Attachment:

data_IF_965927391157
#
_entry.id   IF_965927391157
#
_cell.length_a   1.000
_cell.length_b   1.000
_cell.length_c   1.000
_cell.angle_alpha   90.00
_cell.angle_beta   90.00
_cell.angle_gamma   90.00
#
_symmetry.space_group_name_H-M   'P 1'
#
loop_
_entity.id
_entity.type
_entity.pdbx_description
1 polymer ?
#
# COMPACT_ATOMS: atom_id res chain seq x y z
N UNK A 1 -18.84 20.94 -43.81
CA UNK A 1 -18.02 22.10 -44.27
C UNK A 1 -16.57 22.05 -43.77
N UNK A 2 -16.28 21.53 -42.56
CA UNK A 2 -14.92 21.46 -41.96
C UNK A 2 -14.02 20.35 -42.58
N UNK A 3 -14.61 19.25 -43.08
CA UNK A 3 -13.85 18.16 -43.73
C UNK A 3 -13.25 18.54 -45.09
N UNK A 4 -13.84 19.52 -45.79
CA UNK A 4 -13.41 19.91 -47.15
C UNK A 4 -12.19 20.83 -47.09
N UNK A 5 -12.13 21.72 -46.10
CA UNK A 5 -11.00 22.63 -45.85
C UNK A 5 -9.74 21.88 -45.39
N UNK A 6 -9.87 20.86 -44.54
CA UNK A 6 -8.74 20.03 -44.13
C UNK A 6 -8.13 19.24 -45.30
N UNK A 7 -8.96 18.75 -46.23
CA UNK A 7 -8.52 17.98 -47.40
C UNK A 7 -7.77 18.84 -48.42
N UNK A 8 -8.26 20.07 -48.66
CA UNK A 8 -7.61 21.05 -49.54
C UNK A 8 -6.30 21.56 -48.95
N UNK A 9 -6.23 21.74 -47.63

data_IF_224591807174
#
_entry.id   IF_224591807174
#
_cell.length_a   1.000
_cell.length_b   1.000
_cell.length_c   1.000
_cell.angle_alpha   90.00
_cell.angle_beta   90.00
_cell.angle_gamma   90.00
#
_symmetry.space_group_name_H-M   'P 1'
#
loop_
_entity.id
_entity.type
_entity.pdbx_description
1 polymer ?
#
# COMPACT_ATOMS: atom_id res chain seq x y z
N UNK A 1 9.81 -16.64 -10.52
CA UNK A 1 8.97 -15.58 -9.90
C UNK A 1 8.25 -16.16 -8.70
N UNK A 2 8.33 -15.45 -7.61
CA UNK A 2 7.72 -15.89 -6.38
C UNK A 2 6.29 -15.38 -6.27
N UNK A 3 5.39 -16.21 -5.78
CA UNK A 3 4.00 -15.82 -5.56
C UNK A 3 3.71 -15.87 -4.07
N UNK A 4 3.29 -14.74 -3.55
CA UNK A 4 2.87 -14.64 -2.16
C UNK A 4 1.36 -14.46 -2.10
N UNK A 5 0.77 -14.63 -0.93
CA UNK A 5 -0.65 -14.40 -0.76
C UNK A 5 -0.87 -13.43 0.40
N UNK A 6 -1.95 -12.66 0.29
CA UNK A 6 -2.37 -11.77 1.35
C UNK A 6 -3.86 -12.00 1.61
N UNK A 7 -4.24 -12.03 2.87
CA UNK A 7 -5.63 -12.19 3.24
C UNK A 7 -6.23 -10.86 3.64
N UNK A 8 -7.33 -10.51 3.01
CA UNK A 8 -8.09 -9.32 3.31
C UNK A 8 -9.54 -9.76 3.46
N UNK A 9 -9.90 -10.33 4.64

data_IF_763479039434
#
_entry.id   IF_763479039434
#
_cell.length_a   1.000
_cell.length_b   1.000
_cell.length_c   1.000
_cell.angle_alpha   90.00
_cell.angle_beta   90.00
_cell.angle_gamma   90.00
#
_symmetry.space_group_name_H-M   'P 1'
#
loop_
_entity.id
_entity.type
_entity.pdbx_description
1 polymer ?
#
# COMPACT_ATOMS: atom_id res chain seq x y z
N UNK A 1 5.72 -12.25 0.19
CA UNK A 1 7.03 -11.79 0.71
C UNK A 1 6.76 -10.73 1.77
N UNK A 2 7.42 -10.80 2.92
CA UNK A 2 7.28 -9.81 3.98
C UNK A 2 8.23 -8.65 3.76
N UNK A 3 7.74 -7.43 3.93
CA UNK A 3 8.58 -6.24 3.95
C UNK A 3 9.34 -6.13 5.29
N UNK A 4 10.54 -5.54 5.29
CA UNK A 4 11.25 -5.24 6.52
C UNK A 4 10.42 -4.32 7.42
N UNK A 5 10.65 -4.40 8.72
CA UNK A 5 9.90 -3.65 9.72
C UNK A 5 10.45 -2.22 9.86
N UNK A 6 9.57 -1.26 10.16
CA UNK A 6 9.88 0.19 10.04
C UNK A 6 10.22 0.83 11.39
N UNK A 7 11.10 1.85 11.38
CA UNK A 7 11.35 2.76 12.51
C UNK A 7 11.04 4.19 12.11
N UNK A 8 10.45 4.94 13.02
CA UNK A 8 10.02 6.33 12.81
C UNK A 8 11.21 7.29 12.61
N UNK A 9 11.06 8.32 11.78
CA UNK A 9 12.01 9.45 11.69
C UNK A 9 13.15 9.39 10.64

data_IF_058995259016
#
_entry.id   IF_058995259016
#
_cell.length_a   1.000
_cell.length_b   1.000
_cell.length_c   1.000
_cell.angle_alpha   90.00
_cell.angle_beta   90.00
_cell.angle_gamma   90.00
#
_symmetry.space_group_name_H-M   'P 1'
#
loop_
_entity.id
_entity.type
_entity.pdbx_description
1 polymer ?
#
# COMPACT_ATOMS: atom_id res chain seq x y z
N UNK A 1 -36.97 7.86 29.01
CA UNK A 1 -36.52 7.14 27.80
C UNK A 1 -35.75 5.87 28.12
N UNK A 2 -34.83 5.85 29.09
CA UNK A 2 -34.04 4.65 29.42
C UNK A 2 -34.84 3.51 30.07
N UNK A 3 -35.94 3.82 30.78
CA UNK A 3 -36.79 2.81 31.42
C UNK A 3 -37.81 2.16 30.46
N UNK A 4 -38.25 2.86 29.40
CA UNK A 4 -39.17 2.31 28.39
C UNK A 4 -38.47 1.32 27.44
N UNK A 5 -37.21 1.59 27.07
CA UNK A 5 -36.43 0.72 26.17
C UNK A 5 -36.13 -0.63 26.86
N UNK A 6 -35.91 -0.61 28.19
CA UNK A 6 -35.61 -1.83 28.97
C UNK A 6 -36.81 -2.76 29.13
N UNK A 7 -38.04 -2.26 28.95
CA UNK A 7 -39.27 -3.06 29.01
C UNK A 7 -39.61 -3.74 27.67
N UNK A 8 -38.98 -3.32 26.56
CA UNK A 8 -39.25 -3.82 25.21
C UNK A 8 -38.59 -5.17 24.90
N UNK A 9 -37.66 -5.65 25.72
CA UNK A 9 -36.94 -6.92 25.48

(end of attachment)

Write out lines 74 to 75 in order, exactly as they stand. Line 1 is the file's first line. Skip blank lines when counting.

C UNK A 3 3.71 -15.87 -4.07
N UNK A 4 3.29 -14.74 -3.55